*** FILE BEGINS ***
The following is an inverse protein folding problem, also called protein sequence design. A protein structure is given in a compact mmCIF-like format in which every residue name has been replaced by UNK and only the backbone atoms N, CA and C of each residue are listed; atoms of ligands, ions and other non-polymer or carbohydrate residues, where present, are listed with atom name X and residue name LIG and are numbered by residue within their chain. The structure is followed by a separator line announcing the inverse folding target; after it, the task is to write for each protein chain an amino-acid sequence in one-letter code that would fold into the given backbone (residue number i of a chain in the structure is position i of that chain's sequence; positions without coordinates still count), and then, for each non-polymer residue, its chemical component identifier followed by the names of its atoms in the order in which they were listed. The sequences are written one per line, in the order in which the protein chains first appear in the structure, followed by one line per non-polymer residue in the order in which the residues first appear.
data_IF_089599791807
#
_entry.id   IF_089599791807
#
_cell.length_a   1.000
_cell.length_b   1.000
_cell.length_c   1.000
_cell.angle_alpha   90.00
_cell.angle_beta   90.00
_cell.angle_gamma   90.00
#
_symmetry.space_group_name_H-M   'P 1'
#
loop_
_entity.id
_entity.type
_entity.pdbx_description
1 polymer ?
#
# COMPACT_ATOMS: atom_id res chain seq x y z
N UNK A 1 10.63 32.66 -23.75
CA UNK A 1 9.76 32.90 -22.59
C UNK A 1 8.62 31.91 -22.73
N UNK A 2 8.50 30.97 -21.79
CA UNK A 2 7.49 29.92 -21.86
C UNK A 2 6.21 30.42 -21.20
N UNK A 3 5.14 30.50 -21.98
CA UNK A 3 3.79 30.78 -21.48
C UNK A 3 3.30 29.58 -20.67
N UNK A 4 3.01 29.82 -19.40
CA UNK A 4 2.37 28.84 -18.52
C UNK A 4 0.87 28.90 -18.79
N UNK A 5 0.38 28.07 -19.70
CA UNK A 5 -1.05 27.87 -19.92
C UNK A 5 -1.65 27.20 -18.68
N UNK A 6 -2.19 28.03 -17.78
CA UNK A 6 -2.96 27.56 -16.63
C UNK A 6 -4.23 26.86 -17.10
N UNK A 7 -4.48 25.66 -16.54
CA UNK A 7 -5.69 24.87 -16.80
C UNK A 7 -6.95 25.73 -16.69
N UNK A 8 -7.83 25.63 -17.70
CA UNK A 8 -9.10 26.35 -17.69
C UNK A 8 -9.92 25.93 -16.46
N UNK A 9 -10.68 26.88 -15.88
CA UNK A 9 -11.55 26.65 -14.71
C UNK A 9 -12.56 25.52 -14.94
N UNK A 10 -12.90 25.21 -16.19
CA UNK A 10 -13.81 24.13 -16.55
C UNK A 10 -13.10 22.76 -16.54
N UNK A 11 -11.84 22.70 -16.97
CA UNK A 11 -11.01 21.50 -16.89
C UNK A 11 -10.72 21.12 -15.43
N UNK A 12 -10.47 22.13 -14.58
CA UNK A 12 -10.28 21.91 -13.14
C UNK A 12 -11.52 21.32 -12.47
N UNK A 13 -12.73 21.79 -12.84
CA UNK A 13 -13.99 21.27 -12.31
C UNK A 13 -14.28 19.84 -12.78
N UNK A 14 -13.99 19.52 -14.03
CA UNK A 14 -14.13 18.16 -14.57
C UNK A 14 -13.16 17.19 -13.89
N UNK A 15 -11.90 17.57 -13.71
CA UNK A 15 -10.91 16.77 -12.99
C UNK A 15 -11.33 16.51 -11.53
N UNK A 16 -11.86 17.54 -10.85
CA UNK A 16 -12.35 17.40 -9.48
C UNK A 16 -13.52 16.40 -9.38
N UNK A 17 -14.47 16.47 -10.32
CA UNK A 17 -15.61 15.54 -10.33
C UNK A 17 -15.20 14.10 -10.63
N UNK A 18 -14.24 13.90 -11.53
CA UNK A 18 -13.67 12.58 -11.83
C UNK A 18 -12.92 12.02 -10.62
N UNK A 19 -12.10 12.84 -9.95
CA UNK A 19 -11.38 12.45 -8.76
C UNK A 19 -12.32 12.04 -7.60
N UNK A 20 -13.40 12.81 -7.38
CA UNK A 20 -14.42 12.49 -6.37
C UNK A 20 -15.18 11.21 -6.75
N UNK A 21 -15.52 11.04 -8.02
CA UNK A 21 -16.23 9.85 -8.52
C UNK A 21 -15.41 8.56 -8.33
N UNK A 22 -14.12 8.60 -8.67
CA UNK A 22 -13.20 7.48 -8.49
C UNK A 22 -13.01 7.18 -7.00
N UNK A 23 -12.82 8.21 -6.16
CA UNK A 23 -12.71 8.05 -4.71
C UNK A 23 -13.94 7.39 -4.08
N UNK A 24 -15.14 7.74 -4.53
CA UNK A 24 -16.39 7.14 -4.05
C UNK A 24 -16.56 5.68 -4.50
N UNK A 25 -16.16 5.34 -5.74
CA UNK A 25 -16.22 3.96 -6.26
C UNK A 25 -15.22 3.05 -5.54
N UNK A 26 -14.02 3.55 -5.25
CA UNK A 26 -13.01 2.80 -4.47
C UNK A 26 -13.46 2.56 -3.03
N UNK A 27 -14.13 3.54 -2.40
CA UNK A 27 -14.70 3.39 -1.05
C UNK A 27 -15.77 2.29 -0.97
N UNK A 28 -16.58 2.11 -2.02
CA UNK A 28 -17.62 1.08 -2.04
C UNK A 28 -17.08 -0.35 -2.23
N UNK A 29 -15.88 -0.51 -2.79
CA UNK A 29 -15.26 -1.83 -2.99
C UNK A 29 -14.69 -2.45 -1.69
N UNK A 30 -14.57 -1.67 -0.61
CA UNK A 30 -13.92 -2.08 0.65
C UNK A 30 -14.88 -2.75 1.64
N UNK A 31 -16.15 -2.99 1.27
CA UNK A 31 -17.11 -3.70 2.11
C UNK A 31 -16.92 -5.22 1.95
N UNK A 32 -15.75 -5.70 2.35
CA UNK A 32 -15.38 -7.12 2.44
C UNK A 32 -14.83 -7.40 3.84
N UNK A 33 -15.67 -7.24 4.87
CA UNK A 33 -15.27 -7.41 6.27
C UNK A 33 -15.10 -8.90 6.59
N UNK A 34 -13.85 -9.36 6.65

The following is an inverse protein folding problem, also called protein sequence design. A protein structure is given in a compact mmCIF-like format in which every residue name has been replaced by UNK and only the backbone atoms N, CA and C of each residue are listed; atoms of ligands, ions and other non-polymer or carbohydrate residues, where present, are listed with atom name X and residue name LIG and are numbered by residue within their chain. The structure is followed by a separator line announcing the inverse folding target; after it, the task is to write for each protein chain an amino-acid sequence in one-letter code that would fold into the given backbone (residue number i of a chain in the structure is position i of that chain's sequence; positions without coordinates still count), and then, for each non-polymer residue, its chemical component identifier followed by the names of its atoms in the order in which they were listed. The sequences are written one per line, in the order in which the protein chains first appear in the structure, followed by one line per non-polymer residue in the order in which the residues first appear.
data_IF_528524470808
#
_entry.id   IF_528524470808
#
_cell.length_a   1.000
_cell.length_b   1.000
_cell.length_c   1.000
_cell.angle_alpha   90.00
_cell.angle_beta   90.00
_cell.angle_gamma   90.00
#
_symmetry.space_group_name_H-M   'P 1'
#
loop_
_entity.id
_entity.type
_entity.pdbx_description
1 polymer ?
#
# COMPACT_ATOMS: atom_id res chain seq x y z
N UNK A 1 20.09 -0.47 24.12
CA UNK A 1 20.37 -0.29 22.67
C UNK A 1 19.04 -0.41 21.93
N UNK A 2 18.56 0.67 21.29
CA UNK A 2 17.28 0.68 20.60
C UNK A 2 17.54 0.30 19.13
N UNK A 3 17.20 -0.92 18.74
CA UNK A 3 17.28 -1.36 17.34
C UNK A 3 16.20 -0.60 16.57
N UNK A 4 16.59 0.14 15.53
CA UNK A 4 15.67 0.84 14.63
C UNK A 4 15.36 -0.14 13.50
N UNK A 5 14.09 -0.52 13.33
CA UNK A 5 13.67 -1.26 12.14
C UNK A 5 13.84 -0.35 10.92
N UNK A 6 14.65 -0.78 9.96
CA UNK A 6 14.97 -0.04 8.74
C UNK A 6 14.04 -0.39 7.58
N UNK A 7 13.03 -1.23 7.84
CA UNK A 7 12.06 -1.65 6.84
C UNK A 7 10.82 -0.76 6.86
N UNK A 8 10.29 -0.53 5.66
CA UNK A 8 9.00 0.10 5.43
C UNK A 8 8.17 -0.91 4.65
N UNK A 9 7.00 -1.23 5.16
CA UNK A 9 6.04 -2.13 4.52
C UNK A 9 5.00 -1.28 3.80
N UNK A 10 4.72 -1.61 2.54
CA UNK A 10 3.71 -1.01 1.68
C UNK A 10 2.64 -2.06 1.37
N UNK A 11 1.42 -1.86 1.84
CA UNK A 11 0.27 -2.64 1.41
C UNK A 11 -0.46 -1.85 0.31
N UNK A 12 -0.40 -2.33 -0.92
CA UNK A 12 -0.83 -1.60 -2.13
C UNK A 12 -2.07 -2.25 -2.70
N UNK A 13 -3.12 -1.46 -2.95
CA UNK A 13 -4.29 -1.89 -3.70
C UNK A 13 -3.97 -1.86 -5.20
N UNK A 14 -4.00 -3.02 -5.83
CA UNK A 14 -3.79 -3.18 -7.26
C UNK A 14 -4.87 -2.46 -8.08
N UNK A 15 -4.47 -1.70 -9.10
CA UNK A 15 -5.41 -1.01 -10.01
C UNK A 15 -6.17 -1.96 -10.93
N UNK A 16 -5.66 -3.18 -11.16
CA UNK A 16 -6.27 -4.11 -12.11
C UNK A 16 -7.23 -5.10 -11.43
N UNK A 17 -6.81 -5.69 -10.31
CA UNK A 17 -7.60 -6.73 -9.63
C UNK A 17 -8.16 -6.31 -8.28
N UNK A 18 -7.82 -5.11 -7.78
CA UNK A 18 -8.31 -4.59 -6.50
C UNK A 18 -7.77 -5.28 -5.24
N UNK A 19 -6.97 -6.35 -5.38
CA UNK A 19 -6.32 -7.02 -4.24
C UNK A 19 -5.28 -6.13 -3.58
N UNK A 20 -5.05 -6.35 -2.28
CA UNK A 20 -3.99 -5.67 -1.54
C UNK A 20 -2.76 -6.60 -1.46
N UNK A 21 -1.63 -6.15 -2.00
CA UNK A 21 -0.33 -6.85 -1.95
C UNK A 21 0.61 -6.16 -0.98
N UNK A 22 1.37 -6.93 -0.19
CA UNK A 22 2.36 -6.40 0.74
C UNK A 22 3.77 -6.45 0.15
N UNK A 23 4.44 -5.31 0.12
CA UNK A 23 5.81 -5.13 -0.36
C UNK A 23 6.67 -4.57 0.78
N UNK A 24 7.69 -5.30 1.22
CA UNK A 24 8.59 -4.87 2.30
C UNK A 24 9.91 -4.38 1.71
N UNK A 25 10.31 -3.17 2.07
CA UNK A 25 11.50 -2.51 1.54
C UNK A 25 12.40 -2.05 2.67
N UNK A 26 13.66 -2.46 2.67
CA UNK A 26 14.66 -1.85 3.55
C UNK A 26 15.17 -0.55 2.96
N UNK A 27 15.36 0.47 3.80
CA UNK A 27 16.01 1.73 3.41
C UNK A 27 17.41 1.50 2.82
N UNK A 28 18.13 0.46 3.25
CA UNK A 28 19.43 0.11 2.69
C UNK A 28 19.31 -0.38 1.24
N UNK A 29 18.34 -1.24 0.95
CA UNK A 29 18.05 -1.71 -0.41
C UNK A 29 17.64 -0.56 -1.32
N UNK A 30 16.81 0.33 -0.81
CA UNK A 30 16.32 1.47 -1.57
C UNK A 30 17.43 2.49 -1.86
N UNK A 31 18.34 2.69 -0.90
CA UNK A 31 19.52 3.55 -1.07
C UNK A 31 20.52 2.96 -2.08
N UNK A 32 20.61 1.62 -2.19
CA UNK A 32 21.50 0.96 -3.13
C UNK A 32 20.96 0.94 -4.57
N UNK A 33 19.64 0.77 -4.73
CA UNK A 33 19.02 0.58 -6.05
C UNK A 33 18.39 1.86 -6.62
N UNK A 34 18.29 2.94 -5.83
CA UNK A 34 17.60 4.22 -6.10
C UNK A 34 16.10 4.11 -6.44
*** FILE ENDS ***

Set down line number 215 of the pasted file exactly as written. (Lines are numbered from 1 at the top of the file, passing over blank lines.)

N UNK A 25 10.31 -3.17 2.07